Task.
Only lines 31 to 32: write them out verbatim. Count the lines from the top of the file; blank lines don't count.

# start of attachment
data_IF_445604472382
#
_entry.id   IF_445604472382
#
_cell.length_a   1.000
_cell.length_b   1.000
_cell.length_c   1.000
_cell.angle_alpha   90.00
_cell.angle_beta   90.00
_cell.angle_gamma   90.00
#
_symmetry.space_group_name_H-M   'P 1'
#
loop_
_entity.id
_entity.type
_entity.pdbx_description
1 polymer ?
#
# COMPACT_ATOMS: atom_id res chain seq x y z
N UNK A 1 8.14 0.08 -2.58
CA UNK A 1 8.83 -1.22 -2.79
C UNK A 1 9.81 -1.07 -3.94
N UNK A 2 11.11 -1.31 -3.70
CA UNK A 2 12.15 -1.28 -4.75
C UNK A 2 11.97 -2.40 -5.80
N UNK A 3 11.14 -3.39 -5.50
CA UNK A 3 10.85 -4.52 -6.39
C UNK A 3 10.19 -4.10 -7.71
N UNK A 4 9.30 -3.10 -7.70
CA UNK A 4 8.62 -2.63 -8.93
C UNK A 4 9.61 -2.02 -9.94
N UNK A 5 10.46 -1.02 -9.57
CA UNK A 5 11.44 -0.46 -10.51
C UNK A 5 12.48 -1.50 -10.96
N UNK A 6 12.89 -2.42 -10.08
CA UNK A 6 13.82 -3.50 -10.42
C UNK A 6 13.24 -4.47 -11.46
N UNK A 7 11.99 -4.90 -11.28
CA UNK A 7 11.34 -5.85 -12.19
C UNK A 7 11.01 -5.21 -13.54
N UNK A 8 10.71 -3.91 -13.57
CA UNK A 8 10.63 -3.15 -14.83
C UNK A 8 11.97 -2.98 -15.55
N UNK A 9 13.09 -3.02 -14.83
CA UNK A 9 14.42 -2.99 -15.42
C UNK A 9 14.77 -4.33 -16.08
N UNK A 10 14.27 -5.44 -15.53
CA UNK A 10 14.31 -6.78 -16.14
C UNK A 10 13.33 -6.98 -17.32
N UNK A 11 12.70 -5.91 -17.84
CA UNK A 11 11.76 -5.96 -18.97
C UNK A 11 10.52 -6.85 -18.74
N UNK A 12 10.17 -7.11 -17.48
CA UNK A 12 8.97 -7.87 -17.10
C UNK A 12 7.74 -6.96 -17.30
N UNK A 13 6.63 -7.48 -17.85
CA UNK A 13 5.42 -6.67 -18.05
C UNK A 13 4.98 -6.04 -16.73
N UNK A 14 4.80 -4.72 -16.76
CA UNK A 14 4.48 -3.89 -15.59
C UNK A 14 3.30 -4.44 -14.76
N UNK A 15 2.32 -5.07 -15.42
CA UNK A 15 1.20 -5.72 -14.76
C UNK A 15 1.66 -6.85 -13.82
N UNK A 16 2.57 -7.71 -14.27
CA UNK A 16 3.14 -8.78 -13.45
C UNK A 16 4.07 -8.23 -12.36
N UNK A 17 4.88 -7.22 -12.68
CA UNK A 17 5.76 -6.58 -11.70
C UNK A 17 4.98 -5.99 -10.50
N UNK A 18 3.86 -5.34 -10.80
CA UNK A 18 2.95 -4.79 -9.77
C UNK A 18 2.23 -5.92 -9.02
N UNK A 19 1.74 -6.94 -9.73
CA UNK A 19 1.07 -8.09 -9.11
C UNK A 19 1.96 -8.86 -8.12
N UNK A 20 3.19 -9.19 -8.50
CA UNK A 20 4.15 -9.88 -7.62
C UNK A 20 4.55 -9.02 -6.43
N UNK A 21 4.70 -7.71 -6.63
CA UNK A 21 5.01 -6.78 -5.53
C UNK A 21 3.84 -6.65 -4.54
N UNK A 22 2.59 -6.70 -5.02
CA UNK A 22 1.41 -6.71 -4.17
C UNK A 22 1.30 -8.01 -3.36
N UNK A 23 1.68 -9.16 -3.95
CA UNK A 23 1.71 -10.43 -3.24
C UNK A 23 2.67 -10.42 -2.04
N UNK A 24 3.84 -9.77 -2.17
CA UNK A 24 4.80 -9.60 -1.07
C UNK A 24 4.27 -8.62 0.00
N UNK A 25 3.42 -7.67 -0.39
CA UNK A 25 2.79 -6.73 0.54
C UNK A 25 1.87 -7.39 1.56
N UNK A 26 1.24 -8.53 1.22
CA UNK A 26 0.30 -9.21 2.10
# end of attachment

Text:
CA UNK A 4 8.62 -2.63 -8.93
C UNK A 4 9.61 -2.02 -9.94